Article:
Ten portions of tomatoes per week decreases risk of prostate cancer
the ONA take:
According to a new study published in the journal Cancer Epidemiology, Biomarkers and Prevention, researchers at the Universities of Bristol, Cambridge, and Oxford in the United Kingdom have found that consuming 10 portions of tomatoes per week can reduce a person's risk for developing prostate cancer by 18%.
For the study, the researchers identified 1,806 men with prostate cancer and 12,005 men without cancer. Researchers compared the diets of the two group and found an association between consuming more selenium, calcium, and lycopene and a decreased risk for developing prostate cancer. Lycopene was found to have the largest benefits.
Lycopene is known to eliminate oxygenated free radicals and can destroy about 10 times more oxygenated free radicals than vitamin E. Tomatoes have the highest concentration of lycopene, but apricots, guava, papaya, pink grapefruit, and watermelon contain lycopene as well. Tomatoes also become a better source of lycopene when they are heated up, as the body has a difficult time extracting lycopene from raw tomatoes.
According to the American Cancer Society, about 1 in 7 men will be diagnosed with prostate cancer in his lifetime, and 1 in 36 will from the disease.
Consuming 10 portions of tomatoes a week can reduce risk for developing prostate cancer by 18%.
When it comes to staying prostate-cancer free, there's nothing like a routine checkup at the doctor's office ... or, easier yet, some tomatoes. It turns out that putting away 10 portions of the not-a-vegetable a week can lower your risk of developing prostate cancer by 18 percent, according to new research published in Cancer Epidemiology, Biomarkers and Prevention.
For the study, researchers at the Universities of Bristol, Cambridge, and Oxford compared the diets of 1,806 men with prostate cancer with those of 12,005 cancer-free men. They found that while consuming more selenium, calcium, and lycopene were all linked to a reduced risk of prostate cancer, lycopene— an antioxidant that gives tomatoes their bright-red hue— came with the biggest benefits.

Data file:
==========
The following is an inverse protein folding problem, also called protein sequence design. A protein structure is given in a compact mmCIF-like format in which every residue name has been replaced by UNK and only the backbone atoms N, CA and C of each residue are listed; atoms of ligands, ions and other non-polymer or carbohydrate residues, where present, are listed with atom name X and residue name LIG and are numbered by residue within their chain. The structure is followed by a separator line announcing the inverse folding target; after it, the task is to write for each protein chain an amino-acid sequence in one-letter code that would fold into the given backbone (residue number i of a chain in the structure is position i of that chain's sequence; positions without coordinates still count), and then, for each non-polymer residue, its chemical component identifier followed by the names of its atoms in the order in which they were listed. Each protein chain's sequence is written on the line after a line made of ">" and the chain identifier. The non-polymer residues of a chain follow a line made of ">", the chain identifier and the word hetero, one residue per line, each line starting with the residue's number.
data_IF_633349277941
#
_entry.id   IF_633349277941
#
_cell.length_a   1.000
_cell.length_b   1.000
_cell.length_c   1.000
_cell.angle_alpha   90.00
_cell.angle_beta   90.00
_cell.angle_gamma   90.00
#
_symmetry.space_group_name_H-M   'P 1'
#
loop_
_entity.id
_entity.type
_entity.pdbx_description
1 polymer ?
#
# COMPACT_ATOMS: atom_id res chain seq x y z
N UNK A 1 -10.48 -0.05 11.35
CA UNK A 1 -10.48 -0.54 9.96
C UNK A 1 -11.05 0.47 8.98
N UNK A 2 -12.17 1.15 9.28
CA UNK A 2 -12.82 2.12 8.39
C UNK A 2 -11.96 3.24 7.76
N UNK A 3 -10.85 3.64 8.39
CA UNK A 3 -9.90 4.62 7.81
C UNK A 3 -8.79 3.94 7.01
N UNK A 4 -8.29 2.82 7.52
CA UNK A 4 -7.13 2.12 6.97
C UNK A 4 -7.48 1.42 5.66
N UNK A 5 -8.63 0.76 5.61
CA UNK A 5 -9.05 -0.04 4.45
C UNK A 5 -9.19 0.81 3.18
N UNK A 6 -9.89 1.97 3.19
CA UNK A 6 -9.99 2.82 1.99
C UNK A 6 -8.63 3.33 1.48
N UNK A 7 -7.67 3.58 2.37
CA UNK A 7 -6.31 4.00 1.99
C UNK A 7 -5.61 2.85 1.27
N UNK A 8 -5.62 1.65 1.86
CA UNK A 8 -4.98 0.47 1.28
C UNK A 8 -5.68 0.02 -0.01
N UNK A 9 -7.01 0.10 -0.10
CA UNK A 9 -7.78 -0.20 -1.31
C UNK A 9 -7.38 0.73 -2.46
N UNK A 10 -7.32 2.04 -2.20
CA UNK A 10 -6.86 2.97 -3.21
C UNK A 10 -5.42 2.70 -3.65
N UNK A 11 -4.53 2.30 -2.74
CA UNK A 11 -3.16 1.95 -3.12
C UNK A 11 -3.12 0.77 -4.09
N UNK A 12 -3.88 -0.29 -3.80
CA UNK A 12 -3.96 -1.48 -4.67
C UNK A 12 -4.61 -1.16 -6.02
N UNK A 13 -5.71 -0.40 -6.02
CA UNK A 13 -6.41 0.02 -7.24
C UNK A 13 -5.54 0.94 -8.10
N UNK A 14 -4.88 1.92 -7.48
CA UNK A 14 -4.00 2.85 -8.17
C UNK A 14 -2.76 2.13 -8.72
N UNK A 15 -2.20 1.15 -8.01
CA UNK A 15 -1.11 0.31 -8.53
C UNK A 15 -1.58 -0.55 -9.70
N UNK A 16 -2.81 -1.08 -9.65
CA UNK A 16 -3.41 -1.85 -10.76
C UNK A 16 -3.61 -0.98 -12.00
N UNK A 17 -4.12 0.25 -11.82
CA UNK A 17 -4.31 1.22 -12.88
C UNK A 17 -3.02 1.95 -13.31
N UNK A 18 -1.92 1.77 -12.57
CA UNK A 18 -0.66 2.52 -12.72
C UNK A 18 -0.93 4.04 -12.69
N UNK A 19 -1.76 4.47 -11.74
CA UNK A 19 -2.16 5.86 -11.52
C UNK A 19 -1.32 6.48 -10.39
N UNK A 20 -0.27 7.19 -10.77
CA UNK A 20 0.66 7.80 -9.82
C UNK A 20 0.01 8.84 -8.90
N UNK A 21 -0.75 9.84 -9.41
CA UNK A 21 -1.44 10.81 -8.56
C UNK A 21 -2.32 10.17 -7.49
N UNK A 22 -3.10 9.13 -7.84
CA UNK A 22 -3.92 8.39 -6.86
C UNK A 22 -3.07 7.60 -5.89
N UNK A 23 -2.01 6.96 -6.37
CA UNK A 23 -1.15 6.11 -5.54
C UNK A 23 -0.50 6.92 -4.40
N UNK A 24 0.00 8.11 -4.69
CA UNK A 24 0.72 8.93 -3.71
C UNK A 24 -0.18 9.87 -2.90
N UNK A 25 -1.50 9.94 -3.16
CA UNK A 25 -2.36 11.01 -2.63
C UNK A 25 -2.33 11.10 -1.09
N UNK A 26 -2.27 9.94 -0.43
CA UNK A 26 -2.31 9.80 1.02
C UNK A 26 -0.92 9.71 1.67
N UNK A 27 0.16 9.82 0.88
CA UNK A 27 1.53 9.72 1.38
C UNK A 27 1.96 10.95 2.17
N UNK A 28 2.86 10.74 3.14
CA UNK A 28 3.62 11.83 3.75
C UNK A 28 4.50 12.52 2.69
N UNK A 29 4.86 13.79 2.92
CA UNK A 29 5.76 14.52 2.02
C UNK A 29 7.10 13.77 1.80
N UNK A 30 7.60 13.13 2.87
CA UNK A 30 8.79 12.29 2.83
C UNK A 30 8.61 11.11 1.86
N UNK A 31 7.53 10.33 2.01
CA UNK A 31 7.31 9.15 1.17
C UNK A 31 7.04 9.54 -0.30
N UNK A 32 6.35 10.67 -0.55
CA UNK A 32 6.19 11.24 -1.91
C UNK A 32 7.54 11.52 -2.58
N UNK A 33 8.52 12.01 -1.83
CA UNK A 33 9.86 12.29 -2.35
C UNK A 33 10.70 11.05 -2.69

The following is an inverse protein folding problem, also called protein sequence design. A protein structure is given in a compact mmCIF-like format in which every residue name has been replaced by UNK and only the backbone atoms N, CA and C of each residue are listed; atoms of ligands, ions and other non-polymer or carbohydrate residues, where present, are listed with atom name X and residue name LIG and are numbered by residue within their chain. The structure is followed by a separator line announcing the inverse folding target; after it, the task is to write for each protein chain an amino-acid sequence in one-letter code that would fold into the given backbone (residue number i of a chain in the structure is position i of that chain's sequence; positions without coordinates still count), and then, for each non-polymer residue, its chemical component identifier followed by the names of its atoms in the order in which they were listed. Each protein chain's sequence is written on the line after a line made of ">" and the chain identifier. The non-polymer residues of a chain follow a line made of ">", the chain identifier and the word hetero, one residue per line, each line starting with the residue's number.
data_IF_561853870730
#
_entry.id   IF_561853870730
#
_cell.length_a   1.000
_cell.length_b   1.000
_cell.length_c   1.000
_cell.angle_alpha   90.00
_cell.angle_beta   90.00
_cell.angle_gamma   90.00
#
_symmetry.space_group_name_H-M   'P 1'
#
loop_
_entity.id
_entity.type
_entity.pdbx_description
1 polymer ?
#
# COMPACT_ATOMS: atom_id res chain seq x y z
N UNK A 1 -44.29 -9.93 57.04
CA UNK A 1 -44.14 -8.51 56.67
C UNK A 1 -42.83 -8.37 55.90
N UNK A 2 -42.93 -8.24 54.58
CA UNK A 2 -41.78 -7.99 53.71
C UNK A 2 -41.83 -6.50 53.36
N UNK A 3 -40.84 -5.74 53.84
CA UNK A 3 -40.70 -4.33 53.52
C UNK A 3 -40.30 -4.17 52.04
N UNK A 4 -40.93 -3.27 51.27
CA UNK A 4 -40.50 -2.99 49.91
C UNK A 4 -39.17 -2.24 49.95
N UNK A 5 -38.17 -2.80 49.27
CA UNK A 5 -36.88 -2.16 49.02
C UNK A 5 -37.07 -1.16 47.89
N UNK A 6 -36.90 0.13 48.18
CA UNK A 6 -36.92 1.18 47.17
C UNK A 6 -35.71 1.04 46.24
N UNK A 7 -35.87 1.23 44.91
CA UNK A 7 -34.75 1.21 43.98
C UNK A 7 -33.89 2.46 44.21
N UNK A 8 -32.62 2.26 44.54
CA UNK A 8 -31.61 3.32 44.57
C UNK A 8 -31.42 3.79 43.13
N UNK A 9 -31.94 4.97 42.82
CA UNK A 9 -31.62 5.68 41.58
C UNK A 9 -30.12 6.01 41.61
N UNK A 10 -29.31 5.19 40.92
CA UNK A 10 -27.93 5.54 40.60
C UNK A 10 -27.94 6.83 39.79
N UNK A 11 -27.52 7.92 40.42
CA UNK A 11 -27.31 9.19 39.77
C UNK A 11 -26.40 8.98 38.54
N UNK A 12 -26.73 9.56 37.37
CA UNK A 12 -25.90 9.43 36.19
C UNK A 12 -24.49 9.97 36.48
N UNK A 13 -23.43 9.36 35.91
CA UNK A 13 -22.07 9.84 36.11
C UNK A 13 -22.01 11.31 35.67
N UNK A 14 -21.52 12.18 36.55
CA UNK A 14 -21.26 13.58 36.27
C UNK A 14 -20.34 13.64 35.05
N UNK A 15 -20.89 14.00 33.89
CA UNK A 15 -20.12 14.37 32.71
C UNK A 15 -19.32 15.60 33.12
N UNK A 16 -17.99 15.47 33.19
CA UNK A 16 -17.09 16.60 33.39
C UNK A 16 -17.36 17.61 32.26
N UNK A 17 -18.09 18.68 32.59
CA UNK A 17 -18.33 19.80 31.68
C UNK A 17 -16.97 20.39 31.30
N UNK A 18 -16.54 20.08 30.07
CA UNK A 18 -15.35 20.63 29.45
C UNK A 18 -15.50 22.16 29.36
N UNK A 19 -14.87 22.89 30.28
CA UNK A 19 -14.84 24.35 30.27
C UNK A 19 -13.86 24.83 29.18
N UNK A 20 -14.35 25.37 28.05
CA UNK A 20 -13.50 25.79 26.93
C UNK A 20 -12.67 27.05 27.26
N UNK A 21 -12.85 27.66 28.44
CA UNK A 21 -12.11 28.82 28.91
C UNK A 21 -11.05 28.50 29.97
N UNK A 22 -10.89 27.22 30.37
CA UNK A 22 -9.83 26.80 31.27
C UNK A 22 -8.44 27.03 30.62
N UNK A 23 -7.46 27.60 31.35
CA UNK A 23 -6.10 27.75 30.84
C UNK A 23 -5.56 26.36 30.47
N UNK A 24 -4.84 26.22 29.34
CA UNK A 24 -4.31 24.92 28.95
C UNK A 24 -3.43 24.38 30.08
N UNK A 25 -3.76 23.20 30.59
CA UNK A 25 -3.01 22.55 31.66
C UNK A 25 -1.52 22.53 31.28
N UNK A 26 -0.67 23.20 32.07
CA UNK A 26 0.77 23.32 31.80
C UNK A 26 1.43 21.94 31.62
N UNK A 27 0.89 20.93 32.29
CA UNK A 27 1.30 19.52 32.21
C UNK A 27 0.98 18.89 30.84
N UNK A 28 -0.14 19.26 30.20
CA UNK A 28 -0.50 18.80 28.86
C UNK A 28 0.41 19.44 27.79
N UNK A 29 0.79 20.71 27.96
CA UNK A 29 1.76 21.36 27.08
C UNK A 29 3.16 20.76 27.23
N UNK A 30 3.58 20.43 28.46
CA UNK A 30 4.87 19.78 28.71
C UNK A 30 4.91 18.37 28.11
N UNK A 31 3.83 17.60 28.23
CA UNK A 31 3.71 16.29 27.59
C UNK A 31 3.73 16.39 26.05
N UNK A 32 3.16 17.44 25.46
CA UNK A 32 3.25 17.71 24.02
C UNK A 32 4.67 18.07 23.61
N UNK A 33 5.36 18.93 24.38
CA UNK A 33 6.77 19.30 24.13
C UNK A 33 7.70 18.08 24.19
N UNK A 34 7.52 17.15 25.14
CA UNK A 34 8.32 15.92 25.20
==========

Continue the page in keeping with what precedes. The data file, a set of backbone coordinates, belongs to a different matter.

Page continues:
- Immunotherapy May Benefit Some Patients with Papillary Thyroid Carcinoma
- New Study Questions Standard Dosage for Treating Metastatic Non-Small Cell Lung Cancer
- Clinical Trials May Benefit Oncology Patients
- Breast Cancer Overdiagnosis Also a Result of Screening Mammography Programs
- Prostate-specific PET and CT Imaging Improves Detection of Disease and Patient Care
- Survivorship Care Plans: Providing A Blueprint for Health Care After Cancer
- Cancer Recurrence Fear Reduced by Novel Psychological Intervention
- Multifaceted Role of the Nurse Navigator Includes Palliative, Supportive Care
- Patient Navigators Found to Boost Lung Cancer Screening Rates
- Breast Cancer Diagnosis and Nurse Navigation Survey
- Rates at Some Milestones May Indicate Clinical Trial Results for Immunotherapeutics
- Cancer Risks for BRCA1/2 Mutation Carriers Determined by Age, Family History, Mutation Location
- Long-Term Use of TPO Receptor Agonist Safe in CLL-Associated Immune Thrombocytopenia
- Savolitinib Active, Tolerable in Subset of Advanced Papillary Renal Cell Cancer
- Radiotherapy is Essential in Treating Brain Tumors But Associated With Significant Adverse Events
Sign Up for Free e-newsletters
Regimen and Drug Listings
GET FULL LISTINGS OF TREATMENT Regimens and Drug INFORMATION
|Head and Neck Cancer||Regimens||Drugs|